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Biological control of chickpea pod borer, Helicoverpa armigera Hubner (Lepidoptera: Noctuidae): A global concern

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Chickpea (Cicer arietinum L.) is grown widely in the world because the seeds are rich source of protein for the rapidly increasing population. However, the production and productivity of chickpea have been experienced drastically because of biotic and abiotic stresses. It is vulnerable to a broad range of pathogens and the mainly severe pest being gram pod borer, Helicoverpa armigera. For the management of this serious pest, application of insecticides has several adverse effects on living organisms and the environment as a whole, the use of biological agents for chickpea improvement appears to be appropriate approach. Various studies by different scholars on the effect of different bio-agents against H. armigera have been carried out and found to confer resistance to pod borer. The use of Bacillus thuringiensis (Bt) based microbial insecticides have become an integral part of IPM approaches, particularly because these preparations provide an environmentally suitable alternative to the generally hazardeous broad-spectrum chemical insecticides. These bacterial insecticides like Nuclear Polyhedrosis Virus (NPV), which is target specific and exert no effect on beneficial organisms (e.g. parasitoids and predators). Most natural populations of H. armigera have at least some degree of infection by species-specific NPVs. When the degree of NPV infection can be enhanced, H. armigera larval population can be decimated, without deleterious effects on any other organisms. Various potentially effective parasitoids, like ichneumonid, Campoletis chloridae and Trichogramma spp., are found parasitizing eggs and larvae of H. armigera infesting chickpea. Various insectivorous birds and use of bird perches have long been observed to be effective predators of H. armigera larvae. Similarly various plant extracts have shown insecticidal properties and can be used effectively on field crops. Use of different bio-agents and botanicals having easy ways of formulation, cost effective, environmentally suitable and no or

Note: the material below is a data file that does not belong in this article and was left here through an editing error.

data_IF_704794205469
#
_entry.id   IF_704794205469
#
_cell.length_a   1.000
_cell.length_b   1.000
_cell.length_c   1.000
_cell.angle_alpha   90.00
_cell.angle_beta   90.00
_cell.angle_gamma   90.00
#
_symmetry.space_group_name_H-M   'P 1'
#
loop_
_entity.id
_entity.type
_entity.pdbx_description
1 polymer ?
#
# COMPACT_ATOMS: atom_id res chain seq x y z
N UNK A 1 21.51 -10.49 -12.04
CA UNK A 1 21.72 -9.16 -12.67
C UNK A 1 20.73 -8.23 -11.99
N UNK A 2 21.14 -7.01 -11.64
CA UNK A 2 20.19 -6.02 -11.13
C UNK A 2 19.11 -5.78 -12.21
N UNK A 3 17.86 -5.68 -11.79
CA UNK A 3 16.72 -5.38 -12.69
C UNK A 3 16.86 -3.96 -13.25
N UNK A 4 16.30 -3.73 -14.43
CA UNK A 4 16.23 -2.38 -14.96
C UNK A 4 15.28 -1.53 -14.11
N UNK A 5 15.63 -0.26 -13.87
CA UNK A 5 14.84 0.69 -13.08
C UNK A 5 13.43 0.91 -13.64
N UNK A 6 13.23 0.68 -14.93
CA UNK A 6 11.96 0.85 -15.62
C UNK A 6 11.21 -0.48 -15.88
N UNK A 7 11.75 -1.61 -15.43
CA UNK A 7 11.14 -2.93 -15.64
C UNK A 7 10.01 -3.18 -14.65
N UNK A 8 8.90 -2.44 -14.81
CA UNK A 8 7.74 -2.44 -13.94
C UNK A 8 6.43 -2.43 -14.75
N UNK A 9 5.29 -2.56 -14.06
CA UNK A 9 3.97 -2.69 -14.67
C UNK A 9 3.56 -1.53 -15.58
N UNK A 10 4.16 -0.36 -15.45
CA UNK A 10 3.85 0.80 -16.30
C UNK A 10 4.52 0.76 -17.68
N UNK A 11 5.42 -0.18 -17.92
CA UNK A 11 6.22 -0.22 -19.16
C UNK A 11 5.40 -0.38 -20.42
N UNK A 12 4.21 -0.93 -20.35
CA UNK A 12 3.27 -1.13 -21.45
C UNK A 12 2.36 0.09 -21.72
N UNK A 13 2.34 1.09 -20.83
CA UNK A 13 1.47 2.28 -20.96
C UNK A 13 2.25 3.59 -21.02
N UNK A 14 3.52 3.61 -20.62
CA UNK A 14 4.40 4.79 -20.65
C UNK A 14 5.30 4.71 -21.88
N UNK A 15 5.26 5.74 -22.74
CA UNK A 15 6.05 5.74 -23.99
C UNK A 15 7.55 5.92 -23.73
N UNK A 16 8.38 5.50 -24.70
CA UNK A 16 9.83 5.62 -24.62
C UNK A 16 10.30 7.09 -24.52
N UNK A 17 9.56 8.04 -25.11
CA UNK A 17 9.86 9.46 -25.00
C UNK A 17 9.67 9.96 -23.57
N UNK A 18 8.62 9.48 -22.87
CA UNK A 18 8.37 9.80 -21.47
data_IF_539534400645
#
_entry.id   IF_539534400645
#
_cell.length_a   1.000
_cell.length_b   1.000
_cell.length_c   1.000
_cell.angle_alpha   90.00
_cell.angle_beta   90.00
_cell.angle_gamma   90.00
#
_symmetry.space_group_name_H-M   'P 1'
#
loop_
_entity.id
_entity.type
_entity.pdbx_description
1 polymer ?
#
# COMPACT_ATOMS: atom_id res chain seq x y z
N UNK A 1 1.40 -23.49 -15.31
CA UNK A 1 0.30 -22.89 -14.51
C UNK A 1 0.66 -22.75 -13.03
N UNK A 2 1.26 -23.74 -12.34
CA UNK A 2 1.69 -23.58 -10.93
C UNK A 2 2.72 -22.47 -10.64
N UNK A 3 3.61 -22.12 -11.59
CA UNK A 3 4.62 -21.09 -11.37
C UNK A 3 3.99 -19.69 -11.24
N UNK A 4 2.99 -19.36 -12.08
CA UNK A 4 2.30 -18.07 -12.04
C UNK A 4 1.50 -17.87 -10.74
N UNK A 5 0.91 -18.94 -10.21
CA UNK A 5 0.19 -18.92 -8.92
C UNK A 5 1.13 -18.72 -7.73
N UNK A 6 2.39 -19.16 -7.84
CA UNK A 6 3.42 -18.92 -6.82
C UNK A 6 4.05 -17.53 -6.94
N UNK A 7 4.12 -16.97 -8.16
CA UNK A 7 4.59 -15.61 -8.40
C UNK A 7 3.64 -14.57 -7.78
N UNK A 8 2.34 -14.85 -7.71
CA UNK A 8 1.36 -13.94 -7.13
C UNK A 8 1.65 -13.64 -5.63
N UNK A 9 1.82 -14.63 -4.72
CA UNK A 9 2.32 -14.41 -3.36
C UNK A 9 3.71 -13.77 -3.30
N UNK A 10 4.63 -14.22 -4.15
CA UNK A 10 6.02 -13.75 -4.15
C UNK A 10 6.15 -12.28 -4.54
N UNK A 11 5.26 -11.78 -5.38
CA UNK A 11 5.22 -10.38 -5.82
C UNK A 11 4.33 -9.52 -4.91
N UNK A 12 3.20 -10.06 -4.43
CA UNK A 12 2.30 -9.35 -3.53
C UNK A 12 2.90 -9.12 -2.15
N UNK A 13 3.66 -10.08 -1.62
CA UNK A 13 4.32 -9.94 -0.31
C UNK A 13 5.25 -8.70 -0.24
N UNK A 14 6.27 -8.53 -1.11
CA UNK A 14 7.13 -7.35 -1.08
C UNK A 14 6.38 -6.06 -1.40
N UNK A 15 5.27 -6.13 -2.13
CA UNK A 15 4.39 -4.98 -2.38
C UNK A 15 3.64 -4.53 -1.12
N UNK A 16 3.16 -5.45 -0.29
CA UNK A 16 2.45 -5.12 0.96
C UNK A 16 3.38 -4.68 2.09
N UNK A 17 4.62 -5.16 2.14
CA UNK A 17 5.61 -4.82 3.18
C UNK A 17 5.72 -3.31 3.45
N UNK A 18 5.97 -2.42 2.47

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  • Ethiopian Institute of Agricultural Research (EIAR), Pawe Research Center, Ethiopia
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